What Are Amphibians?

The name “amphibian” comes from a Greek word which means “living a double life”. Most amphibians spend the early part of their lives in the water and the later part on land. There are three groups, or orders, of amphibians.

They are the frogs and toads, the salamanders: Caecillians are burrowing animals that have no legs or tail and are blind. There are more than 1,040 species of amphibians. All are less than one meters long, except the giant salamander of Japan, which may grow to 1,5 meters in length.

Most of the amphibians are neither strong nor quick, though frogs can move fairly fast. The large majority are protected mainly by their retiring habits and their colouring.

In addition, practically all amphibians are able to secrete poison in their skin glands, which is their best defence against enemies. In adult life, most amphibians usually have lungs, but they also breathe through their skin.

Amphibians are usually found only in hot and temperate climates. They generally cannot live in salt water. Although typical adult amphibians live on land, they return to the water for the mating season.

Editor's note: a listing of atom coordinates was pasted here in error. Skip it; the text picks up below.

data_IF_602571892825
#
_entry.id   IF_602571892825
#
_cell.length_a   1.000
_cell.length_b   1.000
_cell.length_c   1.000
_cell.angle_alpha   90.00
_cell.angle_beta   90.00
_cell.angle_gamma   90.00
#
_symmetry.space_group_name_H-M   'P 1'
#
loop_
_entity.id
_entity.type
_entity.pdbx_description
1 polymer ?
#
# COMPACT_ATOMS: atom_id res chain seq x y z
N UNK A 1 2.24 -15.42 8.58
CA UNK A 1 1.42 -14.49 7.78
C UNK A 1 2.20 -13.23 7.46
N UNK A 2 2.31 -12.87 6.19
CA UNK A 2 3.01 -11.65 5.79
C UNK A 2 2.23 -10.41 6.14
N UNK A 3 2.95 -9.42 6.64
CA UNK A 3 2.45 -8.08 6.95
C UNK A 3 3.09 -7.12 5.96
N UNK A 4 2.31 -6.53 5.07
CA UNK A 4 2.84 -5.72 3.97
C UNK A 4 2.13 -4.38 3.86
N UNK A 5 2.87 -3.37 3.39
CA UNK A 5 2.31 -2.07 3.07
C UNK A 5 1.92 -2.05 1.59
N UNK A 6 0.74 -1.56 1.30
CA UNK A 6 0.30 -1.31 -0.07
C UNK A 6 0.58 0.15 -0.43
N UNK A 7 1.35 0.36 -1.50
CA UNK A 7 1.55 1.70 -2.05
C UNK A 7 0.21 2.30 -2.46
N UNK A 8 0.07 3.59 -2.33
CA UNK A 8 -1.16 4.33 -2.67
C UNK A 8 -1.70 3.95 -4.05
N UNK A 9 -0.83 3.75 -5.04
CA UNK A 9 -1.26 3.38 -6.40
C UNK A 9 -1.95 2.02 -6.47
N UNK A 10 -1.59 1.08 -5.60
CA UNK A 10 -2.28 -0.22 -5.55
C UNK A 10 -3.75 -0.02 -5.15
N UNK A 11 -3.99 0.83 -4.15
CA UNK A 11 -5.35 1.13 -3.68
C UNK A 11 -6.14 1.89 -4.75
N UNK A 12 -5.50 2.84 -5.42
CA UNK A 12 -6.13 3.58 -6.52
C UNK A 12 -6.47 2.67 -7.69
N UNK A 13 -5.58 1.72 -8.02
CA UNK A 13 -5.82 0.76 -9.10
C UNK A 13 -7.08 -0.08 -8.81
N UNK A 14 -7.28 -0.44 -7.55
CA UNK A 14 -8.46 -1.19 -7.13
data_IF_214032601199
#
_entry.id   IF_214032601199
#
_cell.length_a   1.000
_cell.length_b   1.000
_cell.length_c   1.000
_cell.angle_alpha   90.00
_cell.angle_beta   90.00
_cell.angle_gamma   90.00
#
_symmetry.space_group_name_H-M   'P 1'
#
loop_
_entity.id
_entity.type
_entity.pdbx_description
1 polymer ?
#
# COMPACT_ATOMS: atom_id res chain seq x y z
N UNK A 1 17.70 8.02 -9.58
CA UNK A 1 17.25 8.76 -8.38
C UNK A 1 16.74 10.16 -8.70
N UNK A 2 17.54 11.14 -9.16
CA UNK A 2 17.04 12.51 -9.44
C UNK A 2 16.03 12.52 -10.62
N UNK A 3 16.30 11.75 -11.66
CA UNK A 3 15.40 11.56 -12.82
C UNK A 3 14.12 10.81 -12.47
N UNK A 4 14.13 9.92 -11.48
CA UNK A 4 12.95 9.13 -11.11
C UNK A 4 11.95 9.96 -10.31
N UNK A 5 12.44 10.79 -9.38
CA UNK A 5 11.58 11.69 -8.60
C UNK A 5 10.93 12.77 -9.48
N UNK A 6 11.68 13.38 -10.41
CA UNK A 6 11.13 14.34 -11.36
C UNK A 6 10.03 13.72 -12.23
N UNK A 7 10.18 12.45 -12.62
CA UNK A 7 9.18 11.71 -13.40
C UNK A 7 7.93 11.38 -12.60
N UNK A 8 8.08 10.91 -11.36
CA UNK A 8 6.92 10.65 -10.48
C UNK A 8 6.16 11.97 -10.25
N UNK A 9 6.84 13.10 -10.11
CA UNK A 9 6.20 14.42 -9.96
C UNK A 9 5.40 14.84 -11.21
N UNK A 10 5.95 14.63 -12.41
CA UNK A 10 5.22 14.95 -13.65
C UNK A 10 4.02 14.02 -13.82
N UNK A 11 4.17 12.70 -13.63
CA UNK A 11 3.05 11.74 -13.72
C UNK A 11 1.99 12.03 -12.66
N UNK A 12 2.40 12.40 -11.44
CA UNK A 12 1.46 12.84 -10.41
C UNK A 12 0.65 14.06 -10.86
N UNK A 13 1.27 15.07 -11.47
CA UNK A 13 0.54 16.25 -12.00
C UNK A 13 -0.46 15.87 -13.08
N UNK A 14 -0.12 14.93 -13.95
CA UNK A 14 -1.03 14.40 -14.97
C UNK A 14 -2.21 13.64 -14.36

There the eggs are laid and fertilized, and there the young pass the first part of their lives as fishlike larvae, feeding mostly on vegetable material. A few amphibians have developed strange methods of taking care of their eggs.
The female of a certain Brazilian tree frog builds a nest of mud for her eggs while the male sits by and croaks. The Surinam toad hatches her eggs on her back.

Amphibians that leave their eggs unprotected in the water usually lay hundreds at a time, joined in bands or masses by a gluey substance. Those that take care of their eggs lay fewer of them.

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